Few developers have found repeated success in a genre the way Rocketcat Games has with their “Hook” trilogy: Hook Champ, Super QuickHook and Hook Worlds. However, the real test for the company is proving they can do more than just grappling hooks. Now, Rocketcat has created Mage Gauntlet, an action-role-playing game that proves this point, and much more.
Mage Gauntlet hearkens back to the days of Super Nintendo 16-bit action RPGs with incredibly detailed pixel art and challenging levels. The game’s story is simple, and the dialogue pokes fun at RPG cliches such as fetch quests, “trash” enemies and smashing objects. Those who have played the humorous Hook games should know exactly what to expect on this front.
Button mashers won’t get very far in Mage Gauntlet, as the game forces you to stay on your toes. You’ll need to utilize dashing, charge moves and spells in order to effectively take down large groups of competent foes. Nothing is more satisfying than quickly dashing away from a fireball so that it hits another enemy.
Spells are handled in a particularly interesting way. Your character, Lexi, doesn’t have the ability to cast magic, so she uses her gauntlet to store and summon powerful spells. To trigger a spell, you simply pause the game, choose your spell and decide where you want it to go. Lexi’s gauntlet can only hold up to four spells at a time, so it’s important to choose when to use them carefully.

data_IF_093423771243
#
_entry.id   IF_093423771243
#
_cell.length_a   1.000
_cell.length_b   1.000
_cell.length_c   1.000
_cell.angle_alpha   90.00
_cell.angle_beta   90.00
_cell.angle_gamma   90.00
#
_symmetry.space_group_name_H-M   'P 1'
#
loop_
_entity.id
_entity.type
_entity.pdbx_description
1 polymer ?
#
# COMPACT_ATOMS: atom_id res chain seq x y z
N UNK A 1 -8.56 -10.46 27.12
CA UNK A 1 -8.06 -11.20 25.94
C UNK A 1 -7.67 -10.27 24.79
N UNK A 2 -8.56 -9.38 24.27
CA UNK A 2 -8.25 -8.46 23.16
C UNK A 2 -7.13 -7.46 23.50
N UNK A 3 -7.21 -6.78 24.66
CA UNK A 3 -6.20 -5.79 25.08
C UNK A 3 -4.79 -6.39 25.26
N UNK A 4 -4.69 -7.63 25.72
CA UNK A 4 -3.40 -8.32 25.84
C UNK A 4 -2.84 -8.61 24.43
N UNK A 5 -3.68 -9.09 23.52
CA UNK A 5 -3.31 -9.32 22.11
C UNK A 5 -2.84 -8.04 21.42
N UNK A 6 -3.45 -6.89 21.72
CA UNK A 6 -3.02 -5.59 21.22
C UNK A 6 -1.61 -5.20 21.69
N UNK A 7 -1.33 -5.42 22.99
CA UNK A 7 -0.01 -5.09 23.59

Each area is comprised of four levels, the last of which is a boss battle. Normal levels tend to be lengthy, with plenty of replay value to find loot, secret areas and a higher score. Boss battles are slightly less satisfying, as most boil down to killing lesser enemies and spamming any spells you get at the boss.
There are two ways to customize Lexi. Each time you level up, you’re awarded a point to put into one of three stats. Then, you can use gear to give her special perks such as spell buffs or more health. Hats, a staple of every Rocketcat game, are plentiful and have no stat effect, so you can go for style without sacrificing power.
Mage Gauntlet also has a huge amount of content. After you beat the game you can play through Master Mode. This mode features reworked versions of all 42 levels, along with new loot tables, secrets and unforgiving enemies.
Mage Gauntlet could easily sell for a premium price, but it only costs $1.99. Don’t think twice about spending mere pocket change on what will likely be remembered as one of the App Store’s great indie classics.
Tim Rattray is the associate editor for Slide To Play (slidetoplay.com), a leading source for iOS gaming news and reviews.